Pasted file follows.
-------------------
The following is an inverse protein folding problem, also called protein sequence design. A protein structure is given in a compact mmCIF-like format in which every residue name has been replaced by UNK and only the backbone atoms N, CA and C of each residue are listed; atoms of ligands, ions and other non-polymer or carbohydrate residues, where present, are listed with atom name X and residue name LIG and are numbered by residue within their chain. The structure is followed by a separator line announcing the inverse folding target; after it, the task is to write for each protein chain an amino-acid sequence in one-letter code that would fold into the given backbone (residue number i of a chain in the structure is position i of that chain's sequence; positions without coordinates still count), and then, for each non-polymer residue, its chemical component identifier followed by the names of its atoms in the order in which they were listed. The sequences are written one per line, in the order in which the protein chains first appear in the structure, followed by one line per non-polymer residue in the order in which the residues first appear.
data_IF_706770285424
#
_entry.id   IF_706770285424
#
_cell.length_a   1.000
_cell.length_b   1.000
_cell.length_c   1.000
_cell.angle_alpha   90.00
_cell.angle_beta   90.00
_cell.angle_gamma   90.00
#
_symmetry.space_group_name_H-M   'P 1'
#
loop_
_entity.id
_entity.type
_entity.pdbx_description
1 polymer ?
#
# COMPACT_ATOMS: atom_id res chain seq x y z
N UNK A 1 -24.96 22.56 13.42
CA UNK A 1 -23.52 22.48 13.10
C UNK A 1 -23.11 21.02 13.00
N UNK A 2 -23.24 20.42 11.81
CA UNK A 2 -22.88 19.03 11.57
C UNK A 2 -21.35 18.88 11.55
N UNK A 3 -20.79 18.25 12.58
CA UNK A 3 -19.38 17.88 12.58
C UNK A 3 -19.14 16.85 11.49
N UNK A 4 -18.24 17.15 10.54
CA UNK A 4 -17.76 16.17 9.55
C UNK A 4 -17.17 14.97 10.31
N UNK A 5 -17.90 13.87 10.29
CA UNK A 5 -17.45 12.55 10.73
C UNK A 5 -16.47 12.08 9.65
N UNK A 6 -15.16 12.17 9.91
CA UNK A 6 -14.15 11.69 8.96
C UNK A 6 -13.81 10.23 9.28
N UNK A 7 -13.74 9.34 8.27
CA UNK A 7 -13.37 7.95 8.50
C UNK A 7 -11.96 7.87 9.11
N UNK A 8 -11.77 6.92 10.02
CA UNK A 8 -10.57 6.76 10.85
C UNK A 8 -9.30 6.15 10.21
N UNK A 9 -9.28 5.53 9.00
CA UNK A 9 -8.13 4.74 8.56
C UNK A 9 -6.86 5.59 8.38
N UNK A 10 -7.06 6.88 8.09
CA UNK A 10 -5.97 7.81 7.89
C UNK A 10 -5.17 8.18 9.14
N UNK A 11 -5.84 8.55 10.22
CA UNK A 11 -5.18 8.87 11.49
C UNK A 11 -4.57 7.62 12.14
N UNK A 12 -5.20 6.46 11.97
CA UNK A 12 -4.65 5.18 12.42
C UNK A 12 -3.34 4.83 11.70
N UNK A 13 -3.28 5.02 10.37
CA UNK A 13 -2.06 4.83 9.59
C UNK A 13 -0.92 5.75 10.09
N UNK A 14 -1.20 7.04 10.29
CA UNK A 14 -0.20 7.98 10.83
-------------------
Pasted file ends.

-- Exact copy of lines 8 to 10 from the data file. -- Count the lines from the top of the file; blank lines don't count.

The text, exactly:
_cell.length_c   1.000
_cell.angle_alpha   90.00
_cell.angle_beta   90.00